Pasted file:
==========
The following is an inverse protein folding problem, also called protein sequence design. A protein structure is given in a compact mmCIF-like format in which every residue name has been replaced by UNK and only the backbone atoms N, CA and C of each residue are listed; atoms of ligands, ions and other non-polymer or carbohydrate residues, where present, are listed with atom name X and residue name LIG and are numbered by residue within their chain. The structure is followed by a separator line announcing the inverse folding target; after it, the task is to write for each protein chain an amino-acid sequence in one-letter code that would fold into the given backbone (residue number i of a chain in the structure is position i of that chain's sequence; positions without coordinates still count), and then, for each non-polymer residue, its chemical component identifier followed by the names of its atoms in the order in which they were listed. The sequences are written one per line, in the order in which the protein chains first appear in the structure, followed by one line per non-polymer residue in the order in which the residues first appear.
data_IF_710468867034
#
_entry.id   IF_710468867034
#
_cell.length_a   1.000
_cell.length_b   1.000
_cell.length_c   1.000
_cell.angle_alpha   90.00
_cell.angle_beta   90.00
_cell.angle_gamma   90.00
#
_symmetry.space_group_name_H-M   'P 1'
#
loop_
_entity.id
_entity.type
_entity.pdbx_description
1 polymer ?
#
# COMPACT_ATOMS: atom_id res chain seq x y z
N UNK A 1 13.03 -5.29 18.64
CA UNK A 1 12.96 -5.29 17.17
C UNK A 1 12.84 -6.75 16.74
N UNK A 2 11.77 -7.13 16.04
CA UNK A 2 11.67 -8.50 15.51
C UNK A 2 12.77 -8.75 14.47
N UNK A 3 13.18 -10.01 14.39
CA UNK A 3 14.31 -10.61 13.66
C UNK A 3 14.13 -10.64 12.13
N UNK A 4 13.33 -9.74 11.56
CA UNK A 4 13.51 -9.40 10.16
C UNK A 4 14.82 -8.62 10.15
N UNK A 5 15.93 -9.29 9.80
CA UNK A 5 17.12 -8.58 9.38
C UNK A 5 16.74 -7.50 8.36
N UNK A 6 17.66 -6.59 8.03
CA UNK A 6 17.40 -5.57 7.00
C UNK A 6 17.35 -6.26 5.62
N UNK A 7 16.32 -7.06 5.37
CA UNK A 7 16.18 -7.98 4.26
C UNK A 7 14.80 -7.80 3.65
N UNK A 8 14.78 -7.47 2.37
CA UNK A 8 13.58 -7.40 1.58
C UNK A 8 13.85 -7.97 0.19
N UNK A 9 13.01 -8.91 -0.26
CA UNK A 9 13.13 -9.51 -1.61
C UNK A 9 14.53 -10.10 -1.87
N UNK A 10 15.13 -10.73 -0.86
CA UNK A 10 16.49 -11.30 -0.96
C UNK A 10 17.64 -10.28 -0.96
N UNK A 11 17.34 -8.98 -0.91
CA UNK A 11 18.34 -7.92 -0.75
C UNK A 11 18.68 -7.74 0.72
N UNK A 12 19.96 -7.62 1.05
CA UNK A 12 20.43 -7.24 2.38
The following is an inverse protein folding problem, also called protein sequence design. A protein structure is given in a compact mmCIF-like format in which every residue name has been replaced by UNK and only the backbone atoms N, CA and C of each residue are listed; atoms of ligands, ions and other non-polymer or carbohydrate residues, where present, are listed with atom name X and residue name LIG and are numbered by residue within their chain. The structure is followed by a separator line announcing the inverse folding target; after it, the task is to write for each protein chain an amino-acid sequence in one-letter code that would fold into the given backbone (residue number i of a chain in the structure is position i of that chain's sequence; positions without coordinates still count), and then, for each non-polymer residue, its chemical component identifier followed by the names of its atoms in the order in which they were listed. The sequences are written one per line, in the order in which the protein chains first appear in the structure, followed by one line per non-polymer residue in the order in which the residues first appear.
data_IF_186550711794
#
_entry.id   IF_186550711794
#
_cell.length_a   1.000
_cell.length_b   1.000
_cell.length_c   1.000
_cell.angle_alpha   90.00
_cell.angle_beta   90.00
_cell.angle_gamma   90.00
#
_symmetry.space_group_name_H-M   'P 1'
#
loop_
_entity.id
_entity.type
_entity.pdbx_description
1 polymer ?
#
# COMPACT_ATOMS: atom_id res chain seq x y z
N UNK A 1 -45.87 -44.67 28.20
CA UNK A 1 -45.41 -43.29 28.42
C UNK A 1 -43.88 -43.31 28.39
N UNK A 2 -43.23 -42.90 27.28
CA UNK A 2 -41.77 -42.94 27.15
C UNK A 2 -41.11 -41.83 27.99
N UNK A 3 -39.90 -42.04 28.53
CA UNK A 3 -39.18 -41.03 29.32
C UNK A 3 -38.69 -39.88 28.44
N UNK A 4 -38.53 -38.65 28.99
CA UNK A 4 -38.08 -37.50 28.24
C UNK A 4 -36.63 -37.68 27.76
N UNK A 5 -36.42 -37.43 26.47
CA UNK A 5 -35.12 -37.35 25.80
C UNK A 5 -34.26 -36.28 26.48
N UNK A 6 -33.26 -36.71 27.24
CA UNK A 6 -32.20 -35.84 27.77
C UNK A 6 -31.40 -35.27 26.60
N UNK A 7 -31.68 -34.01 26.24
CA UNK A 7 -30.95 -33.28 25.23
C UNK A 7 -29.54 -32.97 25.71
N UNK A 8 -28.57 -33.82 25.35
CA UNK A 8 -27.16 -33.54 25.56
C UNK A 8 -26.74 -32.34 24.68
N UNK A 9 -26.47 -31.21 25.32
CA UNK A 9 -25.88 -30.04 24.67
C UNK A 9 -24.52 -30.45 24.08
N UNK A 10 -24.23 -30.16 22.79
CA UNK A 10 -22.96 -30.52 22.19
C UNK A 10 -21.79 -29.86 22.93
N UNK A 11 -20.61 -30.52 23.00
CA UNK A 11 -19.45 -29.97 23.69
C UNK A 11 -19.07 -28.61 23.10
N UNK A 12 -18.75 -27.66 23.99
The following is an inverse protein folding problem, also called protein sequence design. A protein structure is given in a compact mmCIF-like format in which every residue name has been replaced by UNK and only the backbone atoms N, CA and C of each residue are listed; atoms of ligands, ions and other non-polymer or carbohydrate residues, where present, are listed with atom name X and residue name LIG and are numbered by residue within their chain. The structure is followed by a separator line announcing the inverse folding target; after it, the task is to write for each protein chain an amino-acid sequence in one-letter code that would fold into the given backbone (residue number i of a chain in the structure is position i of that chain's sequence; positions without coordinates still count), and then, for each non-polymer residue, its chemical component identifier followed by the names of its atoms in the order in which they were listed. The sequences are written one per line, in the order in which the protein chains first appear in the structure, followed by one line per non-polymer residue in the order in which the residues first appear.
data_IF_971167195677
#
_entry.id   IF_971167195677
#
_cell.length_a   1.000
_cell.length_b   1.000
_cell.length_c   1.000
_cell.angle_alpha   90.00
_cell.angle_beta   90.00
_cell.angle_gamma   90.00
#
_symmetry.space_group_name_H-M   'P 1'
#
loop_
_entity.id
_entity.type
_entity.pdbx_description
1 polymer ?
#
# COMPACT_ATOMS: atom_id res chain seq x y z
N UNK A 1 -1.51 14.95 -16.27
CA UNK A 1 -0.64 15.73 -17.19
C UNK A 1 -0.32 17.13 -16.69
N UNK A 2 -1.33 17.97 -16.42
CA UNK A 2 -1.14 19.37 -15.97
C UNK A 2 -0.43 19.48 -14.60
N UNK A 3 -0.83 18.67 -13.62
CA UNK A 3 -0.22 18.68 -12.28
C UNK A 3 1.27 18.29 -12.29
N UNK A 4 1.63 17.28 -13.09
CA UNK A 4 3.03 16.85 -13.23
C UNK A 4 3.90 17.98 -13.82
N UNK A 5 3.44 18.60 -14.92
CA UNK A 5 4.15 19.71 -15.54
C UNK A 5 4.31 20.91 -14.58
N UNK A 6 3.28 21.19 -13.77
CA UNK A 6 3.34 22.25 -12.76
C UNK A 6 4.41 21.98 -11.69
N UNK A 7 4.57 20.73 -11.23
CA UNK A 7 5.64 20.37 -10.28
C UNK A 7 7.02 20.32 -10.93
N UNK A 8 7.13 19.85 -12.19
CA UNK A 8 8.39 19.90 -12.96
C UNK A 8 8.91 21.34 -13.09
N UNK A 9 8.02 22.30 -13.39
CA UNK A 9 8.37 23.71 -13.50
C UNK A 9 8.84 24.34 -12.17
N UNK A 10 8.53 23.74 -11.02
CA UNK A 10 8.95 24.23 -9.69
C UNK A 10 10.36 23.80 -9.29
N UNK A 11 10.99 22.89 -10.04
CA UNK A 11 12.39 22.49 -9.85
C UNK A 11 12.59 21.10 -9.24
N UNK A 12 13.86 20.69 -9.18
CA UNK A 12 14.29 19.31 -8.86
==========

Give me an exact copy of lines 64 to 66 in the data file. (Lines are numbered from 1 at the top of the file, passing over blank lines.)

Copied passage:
_cell.length_c   1.000
_cell.angle_alpha   90.00
_cell.angle_beta   90.00